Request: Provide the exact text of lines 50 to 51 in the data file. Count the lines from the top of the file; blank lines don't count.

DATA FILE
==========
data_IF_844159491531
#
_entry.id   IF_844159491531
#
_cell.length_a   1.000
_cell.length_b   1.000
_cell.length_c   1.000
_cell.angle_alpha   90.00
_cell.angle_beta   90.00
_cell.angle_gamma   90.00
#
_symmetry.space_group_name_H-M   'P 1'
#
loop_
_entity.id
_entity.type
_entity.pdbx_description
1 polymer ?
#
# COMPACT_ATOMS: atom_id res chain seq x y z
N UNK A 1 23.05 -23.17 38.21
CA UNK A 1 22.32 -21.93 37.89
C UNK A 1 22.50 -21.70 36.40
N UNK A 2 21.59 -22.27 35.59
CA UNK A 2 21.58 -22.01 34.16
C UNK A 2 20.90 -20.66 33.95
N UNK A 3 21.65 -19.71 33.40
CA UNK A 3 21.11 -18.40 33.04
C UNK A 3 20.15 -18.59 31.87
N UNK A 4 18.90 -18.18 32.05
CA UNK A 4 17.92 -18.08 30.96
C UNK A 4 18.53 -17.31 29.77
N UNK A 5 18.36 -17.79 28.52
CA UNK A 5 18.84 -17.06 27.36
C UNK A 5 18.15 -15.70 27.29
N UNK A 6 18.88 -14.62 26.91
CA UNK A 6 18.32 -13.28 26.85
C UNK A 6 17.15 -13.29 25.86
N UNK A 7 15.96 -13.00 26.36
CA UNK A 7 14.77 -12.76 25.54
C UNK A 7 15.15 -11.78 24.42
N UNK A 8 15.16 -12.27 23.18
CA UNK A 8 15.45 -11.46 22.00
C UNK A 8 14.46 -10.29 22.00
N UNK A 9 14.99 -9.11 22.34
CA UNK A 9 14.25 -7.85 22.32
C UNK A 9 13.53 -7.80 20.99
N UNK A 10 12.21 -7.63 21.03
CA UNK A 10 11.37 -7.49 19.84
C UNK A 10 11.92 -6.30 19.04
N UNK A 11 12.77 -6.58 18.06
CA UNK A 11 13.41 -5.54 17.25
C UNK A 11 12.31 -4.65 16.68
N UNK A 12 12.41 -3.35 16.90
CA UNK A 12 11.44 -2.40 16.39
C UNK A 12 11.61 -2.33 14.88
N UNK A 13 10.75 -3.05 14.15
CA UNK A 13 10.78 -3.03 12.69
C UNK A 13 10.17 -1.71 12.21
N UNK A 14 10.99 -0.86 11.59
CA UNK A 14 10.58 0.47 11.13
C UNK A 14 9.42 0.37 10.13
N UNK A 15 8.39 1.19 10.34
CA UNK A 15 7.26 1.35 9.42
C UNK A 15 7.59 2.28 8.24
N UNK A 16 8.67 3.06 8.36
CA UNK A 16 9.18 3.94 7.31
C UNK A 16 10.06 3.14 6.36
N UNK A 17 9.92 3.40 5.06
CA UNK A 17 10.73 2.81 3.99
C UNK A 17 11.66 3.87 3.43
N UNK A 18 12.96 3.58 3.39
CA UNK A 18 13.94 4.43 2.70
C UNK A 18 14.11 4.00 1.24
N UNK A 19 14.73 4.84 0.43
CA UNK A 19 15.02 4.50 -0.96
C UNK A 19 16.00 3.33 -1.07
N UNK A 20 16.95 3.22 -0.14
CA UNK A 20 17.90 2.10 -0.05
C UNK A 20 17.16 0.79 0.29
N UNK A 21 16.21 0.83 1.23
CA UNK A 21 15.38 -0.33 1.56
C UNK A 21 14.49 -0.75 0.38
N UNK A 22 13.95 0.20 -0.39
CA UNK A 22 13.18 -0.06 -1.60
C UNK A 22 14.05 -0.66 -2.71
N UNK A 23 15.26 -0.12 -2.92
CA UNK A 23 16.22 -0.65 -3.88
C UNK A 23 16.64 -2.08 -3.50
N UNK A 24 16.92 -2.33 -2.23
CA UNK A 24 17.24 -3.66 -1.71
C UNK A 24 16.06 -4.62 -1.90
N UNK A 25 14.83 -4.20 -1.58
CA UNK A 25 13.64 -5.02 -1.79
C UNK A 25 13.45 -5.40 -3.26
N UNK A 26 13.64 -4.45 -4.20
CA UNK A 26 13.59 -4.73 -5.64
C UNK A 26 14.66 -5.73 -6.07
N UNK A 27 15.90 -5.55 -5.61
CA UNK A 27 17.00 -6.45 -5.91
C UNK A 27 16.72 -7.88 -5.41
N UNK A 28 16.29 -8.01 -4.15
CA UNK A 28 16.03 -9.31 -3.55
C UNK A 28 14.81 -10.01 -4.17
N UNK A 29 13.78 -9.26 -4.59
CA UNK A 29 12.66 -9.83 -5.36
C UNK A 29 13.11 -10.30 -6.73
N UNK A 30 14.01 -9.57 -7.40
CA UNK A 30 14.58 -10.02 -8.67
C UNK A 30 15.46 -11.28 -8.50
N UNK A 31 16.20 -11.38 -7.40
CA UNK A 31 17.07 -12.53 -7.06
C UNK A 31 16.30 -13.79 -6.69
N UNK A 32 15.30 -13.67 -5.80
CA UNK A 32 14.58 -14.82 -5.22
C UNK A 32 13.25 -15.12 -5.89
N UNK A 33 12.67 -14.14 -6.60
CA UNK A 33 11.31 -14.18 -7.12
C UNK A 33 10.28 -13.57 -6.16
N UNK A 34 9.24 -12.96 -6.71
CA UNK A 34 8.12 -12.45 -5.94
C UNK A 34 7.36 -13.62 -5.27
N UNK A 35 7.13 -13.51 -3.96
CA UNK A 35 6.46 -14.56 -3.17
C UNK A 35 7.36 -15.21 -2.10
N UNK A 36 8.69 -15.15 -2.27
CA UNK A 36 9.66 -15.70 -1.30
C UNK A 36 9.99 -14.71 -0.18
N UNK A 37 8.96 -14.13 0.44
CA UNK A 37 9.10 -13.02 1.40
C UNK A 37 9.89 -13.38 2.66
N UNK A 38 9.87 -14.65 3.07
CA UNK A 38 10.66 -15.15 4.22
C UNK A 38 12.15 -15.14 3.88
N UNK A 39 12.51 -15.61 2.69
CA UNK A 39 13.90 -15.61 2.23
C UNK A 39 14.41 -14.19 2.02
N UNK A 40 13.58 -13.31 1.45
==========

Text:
C UNK A 10 11.92 -6.30 19.04
N UNK A 11 12.77 -6.58 18.06